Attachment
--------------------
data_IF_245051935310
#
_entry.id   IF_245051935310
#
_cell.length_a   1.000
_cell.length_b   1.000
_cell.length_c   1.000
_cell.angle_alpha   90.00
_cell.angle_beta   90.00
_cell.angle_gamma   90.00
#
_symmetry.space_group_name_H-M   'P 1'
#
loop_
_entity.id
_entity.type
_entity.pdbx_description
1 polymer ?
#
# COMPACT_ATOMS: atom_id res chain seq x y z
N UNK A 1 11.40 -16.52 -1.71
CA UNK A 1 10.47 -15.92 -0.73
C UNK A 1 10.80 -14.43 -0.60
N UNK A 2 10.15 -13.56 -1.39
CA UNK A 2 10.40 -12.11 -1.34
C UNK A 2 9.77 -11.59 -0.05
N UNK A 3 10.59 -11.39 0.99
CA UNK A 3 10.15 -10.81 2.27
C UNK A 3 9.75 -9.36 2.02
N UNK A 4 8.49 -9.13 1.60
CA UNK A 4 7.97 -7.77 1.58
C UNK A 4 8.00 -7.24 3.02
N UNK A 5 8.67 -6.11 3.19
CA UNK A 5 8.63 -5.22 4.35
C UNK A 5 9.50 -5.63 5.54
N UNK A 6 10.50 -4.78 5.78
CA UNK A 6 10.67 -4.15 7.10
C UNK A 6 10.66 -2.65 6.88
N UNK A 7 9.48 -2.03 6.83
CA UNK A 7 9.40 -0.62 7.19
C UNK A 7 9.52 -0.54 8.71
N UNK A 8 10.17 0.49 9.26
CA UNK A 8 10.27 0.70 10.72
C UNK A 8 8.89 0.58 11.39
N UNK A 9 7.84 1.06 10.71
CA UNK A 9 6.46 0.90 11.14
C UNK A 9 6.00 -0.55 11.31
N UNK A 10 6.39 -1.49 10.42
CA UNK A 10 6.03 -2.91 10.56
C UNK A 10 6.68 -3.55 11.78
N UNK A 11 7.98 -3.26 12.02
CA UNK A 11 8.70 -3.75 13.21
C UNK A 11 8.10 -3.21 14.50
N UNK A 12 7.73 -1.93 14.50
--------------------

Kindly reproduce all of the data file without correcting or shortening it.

data_IF_245051935310
#
_entry.id   IF_245051935310
#
_cell.length_a   1.000
_cell.length_b   1.000
_cell.length_c   1.000
_cell.angle_alpha   90.00
_cell.angle_beta   90.00
_cell.angle_gamma   90.00
#
_symmetry.space_group_name_H-M   'P 1'
#
loop_
_entity.id
_entity.type
_entity.pdbx_description
1 polymer ?
#
# COMPACT_ATOMS: atom_id res chain seq x y z
N UNK A 1 11.40 -16.52 -1.71
CA UNK A 1 10.47 -15.92 -0.73
C UNK A 1 10.80 -14.43 -0.60
N UNK A 2 10.15 -13.56 -1.39
CA UNK A 2 10.40 -12.11 -1.34
C UNK A 2 9.77 -11.59 -0.05
N UNK A 3 10.59 -11.39 0.99
CA UNK A 3 10.15 -10.81 2.27
C UNK A 3 9.75 -9.36 2.02
N UNK A 4 8.49 -9.13 1.60
CA UNK A 4 7.97 -7.77 1.58
C UNK A 4 8.00 -7.24 3.02
N UNK A 5 8.67 -6.11 3.19
CA UNK A 5 8.63 -5.22 4.35
C UNK A 5 9.50 -5.63 5.54
N UNK A 6 10.50 -4.78 5.78
CA UNK A 6 10.67 -4.15 7.10
C UNK A 6 10.66 -2.65 6.88
N UNK A 7 9.48 -2.03 6.83
CA UNK A 7 9.40 -0.62 7.19
C UNK A 7 9.52 -0.54 8.71
N UNK A 8 10.17 0.49 9.26
CA UNK A 8 10.27 0.70 10.72
C UNK A 8 8.89 0.58 11.39
N UNK A 9 7.84 1.06 10.71
CA UNK A 9 6.46 0.90 11.14
C UNK A 9 6.00 -0.55 11.31
N UNK A 10 6.39 -1.49 10.42
CA UNK A 10 6.03 -2.91 10.56
C UNK A 10 6.68 -3.55 11.78
N UNK A 11 7.98 -3.26 12.02
CA UNK A 11 8.70 -3.75 13.21
C UNK A 11 8.10 -3.21 14.50
N UNK A 12 7.73 -1.93 14.50